Official UCLA Football Depth Table: Week 6 vs. Arizona


The Bruins have released their latest two depth map.

UCLA Football (3-2, 1-1 Pac-12) announced their 29 starters and 29 backups for the upcoming game against Arizona (0-4, 0-1 Pac-12) on Monday. Coach Chip Kelly has made it clear that these lineups can shift dramatically ahead of their Saturday kick-off, but it’s at least an illuminating look at where the Bruins are currently at.

There have been a couple of key decisions made by Kelly and Co. this time around, All Bruins is here to resolve them all.


Duke Clemens, a true real Guardian, remains the starting center this week – albeit with an “OR” tag that allows Jon Gaines II to have some time there too.

Aside from Clemens’ botched snap on Saturday and the general inexperience in position, the offensive played much better with Gaines in the center. Sam Marrazzo’s short-lived return actually resulted in more mistakes and question marks on the offensive than in his absence, likely because the Bruins had been training with Gaines as the No. 1 center since the spring.

Gaines may be better at right guard than center, but the offensive line as a whole has proven to be much more successful and effective when playing in the middle in both pass and barrel blocking scenarios this year. Again, the OR designation means that it will likely get a few glances in the center on Saturday, but UCLA would be better off installing it there forever, while Marrazzo is likely to be out for a long time.

Clemens may have his last chance in the middle so this is going to be a big week for him.

Close end

Eventually, Kelly and his staff seem ready to admit that Mike Martinez has a serious injury.

It has been clear to the media for weeks that he was seen training in a boot on a knee roller. Still, Martinez appeared two-deep ahead of both the Stanford and Arizona games, with Kelly likely knowing full well that he wouldn’t be ready for the weekend.

Martinez’s return schedule has not yet been set, so it will be Michael Ezeike who will be taking over Greg Dulcich’s backup for now.

Ezeike is a long way from the blocker that Martinez is, as he can sometimes play like a sixth offensive lineman. As a converted receiver in the past offseason, Ezeike as a route runner and pass catcher is more of a threat than his injured counterpart.

However, the only goal Ezeike has this season is for him to wobble and stumble when he had plenty of room to make the catch and give UCLA a first down.

Now that Ezeike is being installed as TE2, Kelly will perhaps create more plays for him and play out his strengths a little more than in the past few weeks when he kept his fingers crossed for Martinez that he was good to go.

Back race

We’re two weeks into Zach Charbonnet’s tenure as the de facto running backwards in the real world, but on paper, apparently, it’s still Brittain Brown.

Charbonnet has been more productive than Brown since the jump, but Brown was still the one making the lion’s share of the carries over three weeks. Brown had 42 touches on Charbonnet’s 25 at this point.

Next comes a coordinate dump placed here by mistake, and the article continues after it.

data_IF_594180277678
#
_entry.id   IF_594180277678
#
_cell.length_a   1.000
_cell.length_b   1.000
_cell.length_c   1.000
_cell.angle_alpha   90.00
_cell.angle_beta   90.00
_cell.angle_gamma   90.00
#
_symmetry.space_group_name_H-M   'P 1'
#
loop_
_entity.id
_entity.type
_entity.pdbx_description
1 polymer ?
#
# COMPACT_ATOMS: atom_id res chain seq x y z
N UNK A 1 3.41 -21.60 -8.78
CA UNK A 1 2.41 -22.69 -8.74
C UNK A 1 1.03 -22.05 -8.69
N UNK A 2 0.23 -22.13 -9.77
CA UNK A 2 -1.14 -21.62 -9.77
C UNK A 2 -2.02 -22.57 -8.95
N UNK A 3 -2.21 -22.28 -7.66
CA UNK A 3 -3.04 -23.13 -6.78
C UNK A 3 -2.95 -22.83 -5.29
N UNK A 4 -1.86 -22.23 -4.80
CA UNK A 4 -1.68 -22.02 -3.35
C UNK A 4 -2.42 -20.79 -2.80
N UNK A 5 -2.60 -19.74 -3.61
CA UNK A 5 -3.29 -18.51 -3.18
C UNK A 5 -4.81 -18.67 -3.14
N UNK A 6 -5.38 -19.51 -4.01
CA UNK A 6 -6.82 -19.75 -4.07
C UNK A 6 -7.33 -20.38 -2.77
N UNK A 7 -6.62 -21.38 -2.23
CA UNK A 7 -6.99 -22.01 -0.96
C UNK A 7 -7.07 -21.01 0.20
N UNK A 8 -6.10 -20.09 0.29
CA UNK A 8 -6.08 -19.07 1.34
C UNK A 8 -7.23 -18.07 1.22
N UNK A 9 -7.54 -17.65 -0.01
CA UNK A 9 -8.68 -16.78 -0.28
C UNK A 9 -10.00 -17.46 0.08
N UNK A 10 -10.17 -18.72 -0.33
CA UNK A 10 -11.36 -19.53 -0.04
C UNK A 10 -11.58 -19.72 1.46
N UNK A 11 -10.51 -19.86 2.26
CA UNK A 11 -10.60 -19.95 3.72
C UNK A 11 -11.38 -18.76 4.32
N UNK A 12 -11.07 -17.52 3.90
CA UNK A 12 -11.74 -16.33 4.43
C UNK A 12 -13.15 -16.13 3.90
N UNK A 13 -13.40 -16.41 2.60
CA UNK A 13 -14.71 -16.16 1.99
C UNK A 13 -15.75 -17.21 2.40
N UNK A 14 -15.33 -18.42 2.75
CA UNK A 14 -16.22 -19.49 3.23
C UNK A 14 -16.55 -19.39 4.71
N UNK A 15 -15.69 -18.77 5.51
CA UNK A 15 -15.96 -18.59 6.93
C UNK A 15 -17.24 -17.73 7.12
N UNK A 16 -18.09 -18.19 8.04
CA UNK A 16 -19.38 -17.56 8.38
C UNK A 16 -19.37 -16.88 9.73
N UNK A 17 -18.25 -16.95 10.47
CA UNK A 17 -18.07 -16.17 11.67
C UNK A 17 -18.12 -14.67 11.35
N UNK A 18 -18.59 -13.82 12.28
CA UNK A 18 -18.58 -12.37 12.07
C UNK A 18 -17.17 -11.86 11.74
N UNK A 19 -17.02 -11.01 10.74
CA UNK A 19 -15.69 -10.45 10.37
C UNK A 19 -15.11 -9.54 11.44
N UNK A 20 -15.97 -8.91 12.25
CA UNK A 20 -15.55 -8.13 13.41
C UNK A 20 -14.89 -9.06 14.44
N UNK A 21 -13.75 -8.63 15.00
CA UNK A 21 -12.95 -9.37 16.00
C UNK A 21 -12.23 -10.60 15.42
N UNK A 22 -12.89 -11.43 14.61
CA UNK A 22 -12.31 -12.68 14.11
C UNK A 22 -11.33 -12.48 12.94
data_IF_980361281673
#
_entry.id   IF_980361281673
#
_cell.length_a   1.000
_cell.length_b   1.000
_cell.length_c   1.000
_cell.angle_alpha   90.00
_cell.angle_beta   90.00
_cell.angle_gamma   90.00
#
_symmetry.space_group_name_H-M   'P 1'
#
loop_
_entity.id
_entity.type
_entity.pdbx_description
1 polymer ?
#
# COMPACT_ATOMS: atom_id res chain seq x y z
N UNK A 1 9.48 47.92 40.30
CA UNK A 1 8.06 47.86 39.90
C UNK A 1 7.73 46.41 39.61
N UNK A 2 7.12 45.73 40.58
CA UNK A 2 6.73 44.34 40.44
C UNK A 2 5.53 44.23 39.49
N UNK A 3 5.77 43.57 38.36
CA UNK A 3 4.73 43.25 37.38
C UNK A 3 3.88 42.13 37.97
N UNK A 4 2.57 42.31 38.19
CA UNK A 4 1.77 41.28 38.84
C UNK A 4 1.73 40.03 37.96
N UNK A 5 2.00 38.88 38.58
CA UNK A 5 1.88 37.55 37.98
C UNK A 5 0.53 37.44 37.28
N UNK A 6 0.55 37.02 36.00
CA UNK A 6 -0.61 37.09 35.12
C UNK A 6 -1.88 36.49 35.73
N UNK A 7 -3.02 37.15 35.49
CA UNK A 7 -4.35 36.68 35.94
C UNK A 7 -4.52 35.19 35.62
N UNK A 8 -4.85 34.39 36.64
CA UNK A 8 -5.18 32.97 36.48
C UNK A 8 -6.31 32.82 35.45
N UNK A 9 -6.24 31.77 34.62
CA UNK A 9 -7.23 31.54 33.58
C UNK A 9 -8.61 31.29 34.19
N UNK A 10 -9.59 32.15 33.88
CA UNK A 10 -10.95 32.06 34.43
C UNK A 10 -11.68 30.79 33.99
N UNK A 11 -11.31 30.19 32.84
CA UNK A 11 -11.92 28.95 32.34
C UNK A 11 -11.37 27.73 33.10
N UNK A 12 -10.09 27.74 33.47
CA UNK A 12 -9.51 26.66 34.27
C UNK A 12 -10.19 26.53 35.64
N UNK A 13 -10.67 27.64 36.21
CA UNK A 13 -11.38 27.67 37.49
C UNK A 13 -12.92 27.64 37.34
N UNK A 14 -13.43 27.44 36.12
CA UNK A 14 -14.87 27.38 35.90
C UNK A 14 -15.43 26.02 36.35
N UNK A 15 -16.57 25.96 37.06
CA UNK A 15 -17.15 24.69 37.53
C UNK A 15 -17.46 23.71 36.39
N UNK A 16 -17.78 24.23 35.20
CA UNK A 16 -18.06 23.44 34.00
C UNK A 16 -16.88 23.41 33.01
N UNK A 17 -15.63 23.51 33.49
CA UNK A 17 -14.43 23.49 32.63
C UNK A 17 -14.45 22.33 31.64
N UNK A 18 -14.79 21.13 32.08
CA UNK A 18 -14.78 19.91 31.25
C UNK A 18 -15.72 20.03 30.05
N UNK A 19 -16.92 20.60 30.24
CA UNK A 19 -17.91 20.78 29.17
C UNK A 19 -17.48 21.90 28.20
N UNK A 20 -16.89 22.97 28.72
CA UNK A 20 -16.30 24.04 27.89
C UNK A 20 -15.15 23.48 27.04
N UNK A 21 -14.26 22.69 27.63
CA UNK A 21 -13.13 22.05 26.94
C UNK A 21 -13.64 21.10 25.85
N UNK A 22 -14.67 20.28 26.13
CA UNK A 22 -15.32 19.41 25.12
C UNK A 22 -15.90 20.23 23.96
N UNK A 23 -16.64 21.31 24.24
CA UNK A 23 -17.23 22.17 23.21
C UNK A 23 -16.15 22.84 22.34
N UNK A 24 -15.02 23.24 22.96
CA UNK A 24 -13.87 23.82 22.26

However, since then, Charbonnet has had 51 touches in two games compared to Brown’s 21.

If the Bruins get the ball on Saturday, Charbonnet will likely be the first to get back on the field and he’ll have more playing time throughout the game, provided he’s not injured. But for some reason Kelly and running backs coach DeShaun Foster insist that incumbent Brown keep the starting job in name only.

It’s not bad, just a strange thing.


Like last week, Mo Osling III did not take part in the training, but was still listed on the official depth map.

Osling was once again held to one side and did not appear in pads for training on Monday. From the eyeball test alone, it looks like he’ll fail again against Arizona, even if the two-low states say otherwise.

Jay Shaw is certainly ready and able to take his place, which only goes to show how beneficial it is to have five starting corners on the team, four of which are senior classes.

Injuries and lack of disclosure continue to complicate these weekly double updates, and Osling’s appearance on this one further proves it. In terms of what’s happening on the field, the depth of the Bruins will keep them from missing him too much.


Quentin Lake has been beaten up by Fresno State since the game, and his status remains a major topic of conversation.

Lake missed the entire Stanford game despite warming up with the team pregame, so at this point he was clearly on the verge of being cleared. The following week he trained again with UCLA and started against the state of Arizona.

However, with another injury, Lake missed most of the second half of the Sun Devils fight. So was his backup, Kenny Churchwell III, which meant Elisha Guidry and Alex Johnson had to take their respective snapshots. It didn’t go well at all, to be honest, with Arizona State overturning high school when they were in the game.

Clearly, this free security position is an integral part of UCLA’s success, and if Lake and Churchwell are good, as the Two-Deep suggests, the Bruins should feel at least a little better on their defenses. Both players have been almost full participants in training so they are well on their way back to the field for game action.

The full depth map can be viewed here:

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